Walk into any newsagent's in the country and the shelves are covered with glossy magazines, influencing our style and telling us what next season's trends will be.
While each publication is different, their cover celebrities often aren't - on the whole they are white, young, slim and conventionally attractive.
What sets the September issues apart though, is the prevalence of black or mixed-race celebrities gracing the glossies.
Rihanna is on British Vogue, Ruth Negga features on Marie Claire, Lupita Nyong'o is the star on Porter magazine, while model Slick Woods is on Elle.
Fashion is worldwide, and so too appears to be the increasing diversity.
Beyonce is on US Vogue, Naomi Campbell is on Vogue Paris, Nicki Minaj is the cover star of Vogue Arabia and Zendaya is on Marie Claire US.
It's not just diversity in ethnicity either, plus-size model Tess Holliday is to grace the cover of Cosmopolitan's October issue.
So, is fashion truly beginning to embrace diversity, or is it merely tokenism?
Marie Claire's Editor in Chief Trish Halpin said the publication is "committed to speaking to women of colour, not just on the cover of the magazine but throughout the whole issue", one of the reasons behind it's choice of Negga as its cover model.
She continued that Marie Claire's decision to put Negga on their cover was not one of tokenism, and that the magazine holds true to its values when picking celebrities: "Our criteria for selecting cover stars is based on two factors: what we know sells, which is essentially A-list, recognisable stars, but who are also women we respect, who have integrity as well as talent, and we are delighted to have the wonderfully talented actress Ruth Negga on our September Fashion Issue Cover."
Part of the reason Halpin believes so few BAME women appear on magazines is because "at the moment, there is a relatively small pool of BAME A-list stars - something we would like to see change – and a number of these are on our cover wish list, but it’s not that easy to get them.
"Last year we had two black actresses lined up for covers, but their publicists decided to go with other titles."
But what do consumers think? Are these changes on covers impacting how they view fashion and the magazine's brand?
Fashion blogger Onyi Moss believes that the changes we are seeing are for good and that it's not simply a case of tokenism.
Instead, she puts the move down to the influence of social media which allows people to call out a lack of diversity more easily.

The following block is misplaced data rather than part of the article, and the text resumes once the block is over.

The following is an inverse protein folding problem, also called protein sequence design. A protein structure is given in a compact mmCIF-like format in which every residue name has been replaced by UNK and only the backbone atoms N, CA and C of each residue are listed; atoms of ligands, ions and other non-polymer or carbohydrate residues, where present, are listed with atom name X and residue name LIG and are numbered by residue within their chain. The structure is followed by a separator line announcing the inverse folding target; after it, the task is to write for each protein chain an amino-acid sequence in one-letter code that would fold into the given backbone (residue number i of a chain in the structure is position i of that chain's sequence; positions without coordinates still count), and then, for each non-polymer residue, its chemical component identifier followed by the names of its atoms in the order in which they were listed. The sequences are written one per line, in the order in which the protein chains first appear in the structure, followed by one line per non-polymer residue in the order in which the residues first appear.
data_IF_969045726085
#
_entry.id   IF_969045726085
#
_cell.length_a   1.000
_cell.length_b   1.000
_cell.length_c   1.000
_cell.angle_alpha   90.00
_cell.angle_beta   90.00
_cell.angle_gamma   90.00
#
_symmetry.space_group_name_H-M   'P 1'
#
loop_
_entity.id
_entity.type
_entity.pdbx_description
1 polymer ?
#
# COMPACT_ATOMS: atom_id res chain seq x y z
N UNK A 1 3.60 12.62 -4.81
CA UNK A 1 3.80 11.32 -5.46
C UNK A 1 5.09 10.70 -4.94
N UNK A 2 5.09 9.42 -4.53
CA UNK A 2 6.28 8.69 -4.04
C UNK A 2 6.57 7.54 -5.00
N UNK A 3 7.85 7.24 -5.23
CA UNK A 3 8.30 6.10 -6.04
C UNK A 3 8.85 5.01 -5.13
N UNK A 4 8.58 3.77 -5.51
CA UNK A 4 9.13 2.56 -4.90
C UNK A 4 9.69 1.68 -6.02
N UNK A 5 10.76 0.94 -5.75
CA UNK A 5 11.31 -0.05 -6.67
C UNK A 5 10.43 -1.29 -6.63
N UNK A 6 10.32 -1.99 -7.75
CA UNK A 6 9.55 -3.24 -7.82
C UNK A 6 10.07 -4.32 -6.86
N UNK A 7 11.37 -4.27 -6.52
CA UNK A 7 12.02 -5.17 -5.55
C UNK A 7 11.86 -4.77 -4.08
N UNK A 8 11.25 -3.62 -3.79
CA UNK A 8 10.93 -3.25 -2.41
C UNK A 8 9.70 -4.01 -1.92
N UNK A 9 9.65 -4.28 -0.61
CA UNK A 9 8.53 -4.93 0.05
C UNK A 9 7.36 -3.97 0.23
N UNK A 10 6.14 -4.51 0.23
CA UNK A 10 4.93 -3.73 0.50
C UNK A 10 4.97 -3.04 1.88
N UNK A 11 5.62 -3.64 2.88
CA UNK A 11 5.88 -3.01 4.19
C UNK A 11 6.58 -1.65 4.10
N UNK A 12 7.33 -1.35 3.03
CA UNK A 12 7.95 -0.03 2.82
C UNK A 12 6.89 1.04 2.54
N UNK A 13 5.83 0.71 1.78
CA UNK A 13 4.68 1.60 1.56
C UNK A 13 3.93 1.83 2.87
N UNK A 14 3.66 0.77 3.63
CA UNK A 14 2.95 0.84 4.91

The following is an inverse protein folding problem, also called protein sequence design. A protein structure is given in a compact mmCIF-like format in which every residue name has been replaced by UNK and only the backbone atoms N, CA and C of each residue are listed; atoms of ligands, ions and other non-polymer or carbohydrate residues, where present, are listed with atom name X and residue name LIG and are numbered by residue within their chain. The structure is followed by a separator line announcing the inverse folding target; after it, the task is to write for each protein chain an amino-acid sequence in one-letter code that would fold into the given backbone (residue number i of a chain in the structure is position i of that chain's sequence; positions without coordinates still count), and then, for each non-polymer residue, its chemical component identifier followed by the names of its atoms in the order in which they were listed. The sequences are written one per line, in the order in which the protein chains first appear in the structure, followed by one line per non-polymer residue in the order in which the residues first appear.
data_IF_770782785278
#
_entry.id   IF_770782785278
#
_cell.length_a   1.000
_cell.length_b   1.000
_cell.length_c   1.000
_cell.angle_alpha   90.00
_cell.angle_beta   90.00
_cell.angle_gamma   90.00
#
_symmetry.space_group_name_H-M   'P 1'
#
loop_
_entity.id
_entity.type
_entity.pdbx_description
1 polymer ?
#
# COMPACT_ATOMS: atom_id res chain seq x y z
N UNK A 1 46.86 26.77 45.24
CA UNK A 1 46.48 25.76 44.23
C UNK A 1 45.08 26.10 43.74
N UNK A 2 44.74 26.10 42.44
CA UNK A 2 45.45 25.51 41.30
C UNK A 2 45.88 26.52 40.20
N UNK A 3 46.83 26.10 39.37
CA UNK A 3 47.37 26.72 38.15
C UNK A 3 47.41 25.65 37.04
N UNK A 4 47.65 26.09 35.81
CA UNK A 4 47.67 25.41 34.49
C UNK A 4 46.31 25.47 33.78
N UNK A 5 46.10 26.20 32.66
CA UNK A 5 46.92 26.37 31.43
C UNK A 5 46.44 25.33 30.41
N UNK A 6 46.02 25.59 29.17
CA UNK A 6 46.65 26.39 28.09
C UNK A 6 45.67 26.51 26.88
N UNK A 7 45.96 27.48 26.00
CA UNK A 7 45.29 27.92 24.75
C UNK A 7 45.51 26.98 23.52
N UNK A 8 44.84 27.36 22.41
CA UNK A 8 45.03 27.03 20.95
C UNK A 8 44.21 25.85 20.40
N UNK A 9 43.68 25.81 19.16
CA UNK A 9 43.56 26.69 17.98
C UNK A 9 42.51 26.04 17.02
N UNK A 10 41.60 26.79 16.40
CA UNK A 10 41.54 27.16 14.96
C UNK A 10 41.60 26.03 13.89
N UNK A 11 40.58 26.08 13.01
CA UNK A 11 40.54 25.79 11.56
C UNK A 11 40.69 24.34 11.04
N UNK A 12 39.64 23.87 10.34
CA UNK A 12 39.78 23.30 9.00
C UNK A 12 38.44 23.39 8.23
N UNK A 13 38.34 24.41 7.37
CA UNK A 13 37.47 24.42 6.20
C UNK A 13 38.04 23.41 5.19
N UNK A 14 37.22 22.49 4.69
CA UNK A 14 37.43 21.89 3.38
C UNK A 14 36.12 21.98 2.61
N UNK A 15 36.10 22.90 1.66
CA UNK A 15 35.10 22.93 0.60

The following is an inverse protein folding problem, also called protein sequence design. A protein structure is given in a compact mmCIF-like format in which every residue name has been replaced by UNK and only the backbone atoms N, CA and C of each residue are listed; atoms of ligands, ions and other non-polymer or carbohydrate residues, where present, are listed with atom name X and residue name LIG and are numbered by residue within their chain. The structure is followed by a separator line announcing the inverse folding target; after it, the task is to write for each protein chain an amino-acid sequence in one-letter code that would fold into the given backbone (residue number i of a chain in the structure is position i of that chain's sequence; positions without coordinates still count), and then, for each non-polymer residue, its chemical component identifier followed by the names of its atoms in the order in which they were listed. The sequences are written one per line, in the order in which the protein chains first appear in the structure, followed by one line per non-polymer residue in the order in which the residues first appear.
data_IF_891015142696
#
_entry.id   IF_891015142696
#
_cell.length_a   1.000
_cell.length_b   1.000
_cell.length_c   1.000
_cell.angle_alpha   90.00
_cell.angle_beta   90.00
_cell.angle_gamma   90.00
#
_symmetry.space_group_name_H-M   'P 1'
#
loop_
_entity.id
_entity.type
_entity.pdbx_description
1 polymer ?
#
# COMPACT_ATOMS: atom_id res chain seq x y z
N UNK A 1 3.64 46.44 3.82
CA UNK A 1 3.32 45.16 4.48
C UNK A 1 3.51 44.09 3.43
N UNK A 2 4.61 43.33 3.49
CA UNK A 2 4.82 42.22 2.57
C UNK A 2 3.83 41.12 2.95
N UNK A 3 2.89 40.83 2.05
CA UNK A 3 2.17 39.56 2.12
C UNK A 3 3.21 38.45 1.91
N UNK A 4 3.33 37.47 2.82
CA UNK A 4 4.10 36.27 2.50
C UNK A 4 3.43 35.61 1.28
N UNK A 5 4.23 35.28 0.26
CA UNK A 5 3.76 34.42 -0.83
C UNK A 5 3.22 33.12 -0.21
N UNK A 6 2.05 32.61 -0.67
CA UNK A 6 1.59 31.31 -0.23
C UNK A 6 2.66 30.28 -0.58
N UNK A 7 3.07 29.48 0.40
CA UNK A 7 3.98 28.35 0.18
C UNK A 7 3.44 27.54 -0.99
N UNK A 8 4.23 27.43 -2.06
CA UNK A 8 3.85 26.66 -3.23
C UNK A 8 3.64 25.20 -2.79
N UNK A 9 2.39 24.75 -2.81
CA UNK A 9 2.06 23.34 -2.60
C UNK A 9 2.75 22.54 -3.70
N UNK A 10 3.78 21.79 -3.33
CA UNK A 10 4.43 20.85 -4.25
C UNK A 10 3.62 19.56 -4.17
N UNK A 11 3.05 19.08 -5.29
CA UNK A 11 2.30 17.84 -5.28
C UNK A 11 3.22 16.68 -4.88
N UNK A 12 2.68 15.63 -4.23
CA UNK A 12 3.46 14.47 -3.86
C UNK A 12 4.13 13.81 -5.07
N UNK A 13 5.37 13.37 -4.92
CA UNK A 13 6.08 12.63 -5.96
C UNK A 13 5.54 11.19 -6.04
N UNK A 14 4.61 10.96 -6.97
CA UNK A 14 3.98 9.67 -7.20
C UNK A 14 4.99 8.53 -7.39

"People recognise there's a problem with the system and that's being reflected on social media," she explained.
"In everyday life you encounter people from other walks of life so that needs to be reflected...
"It's not a coincidence that all the magazines have mixed-race cover models at once, it's a deliberate attempt to show they're paying attention to social media, to say: 'We're listening to you'."
The 32-year-old adds that she believes changes within the fashion industry have led to this shift within the sector.
"Since British Vogue appointed Edward Enninful as Editor-in-Chief, they're obviously aware of the issue [a lack of representation in fashion magazines], so we will see change there, but I can't speak for everyone else," Moss said.
In December model Adwoa Aboah was British Vogue's cover star, while May's cover featured the predicted modelling stars of tomorrow - a range of women of different sizes and ethnicities, while in August 64-year-old Oprah Winfrey graced the front.
"I am happy that the magazines are paying attention and that they're showing women as we see them in society - all shapes, sizes and ethnicities, and celebrating their achievements."
Showing a more diverse range of women is something that Moss, from Salford, wishes she had seen on magazines while growing up.
"I would have been more inspired to go into the career I did from an earlier age," she said.
"When I was growing up I didn't see people like me, so I studied something different [accounting] as I didn't think I could do it [get into fashion] and so it took longer to get there."
She adds that seeing a lack of women like her in magazines means that she is less likely to buy them, and friends have told her similar stories, but since the September issues were released "friends have told me they will buy the new editions as they're excited that they're represented.
"These new covers will encourage people to engage with magazines more."
Dee-Ann Kentish Rogers, the first black woman to win Miss Universe GB agrees that "it's about time what you see on covers reflects society", but argues that there needs to be a "delicate balance" to ensure that cover stars are not picked for tokenism and for magazines to score politically correct brownie points.
Like Moss, the 25-year-old believes the inclusion of a range of BAME cover celebrities "is a positive move to embolden more black women to get into the beauty industry.
"Seeing more can give you a little push to focus on your dreams, as things seem more possible if they've been done before by people like you."agrees that "it's about time what you see on covers reflects society", but argues that there needs to be a "delicate balance" to ensure that cover stars are not picked for tokenism and for magazines to score politically correct brownie points.Like Moss, the 25-year-old believes the inclusion of a range of BAME cover celebrities "is a positive move to embolden more black women to get into the beauty industry.
"Seeing more can give you a little push to focus on your dreams, as things seem more possible if they've been done before by people like you."